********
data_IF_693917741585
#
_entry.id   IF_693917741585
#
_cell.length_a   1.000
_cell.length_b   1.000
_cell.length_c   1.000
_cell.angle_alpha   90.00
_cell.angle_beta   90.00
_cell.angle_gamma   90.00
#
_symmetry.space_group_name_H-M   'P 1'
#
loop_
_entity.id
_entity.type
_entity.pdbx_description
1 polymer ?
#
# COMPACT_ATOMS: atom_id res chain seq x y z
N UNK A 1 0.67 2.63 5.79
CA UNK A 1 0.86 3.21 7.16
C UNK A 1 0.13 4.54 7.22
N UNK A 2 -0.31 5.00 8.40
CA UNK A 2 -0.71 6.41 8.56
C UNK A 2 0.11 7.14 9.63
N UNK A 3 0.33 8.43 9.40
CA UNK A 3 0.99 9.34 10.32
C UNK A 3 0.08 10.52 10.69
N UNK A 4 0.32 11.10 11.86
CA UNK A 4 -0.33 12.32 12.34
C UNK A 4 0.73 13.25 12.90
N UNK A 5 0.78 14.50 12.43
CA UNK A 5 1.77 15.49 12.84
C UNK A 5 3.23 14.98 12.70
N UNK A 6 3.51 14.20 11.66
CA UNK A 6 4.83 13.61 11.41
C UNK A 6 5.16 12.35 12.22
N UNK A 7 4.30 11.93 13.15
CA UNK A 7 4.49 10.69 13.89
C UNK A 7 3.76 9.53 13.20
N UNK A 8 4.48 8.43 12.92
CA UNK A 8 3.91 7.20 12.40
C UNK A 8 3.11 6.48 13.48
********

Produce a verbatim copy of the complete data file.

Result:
data_IF_693917741585
#
_entry.id   IF_693917741585
#
_cell.length_a   1.000
_cell.length_b   1.000
_cell.length_c   1.000
_cell.angle_alpha   90.00
_cell.angle_beta   90.00
_cell.angle_gamma   90.00
#
_symmetry.space_group_name_H-M   'P 1'
#
loop_
_entity.id
_entity.type
_entity.pdbx_description
1 polymer ?
#
# COMPACT_ATOMS: atom_id res chain seq x y z
N UNK A 1 0.67 2.63 5.79
CA UNK A 1 0.86 3.21 7.16
C UNK A 1 0.13 4.54 7.22
N UNK A 2 -0.31 5.00 8.40
CA UNK A 2 -0.71 6.41 8.56
C UNK A 2 0.11 7.14 9.63
N UNK A 3 0.33 8.43 9.40
CA UNK A 3 0.99 9.34 10.32
C UNK A 3 0.08 10.52 10.69
N UNK A 4 0.32 11.10 11.86
CA UNK A 4 -0.33 12.32 12.34
C UNK A 4 0.73 13.25 12.90
N UNK A 5 0.78 14.50 12.43
CA UNK A 5 1.77 15.49 12.84
C UNK A 5 3.23 14.98 12.70
N UNK A 6 3.51 14.20 11.66
CA UNK A 6 4.83 13.61 11.41
C UNK A 6 5.16 12.35 12.22
N UNK A 7 4.30 11.93 13.15
CA UNK A 7 4.49 10.69 13.89
C UNK A 7 3.76 9.53 13.20
N UNK A 8 4.48 8.43 12.92
CA UNK A 8 3.91 7.20 12.40
C UNK A 8 3.11 6.48 13.48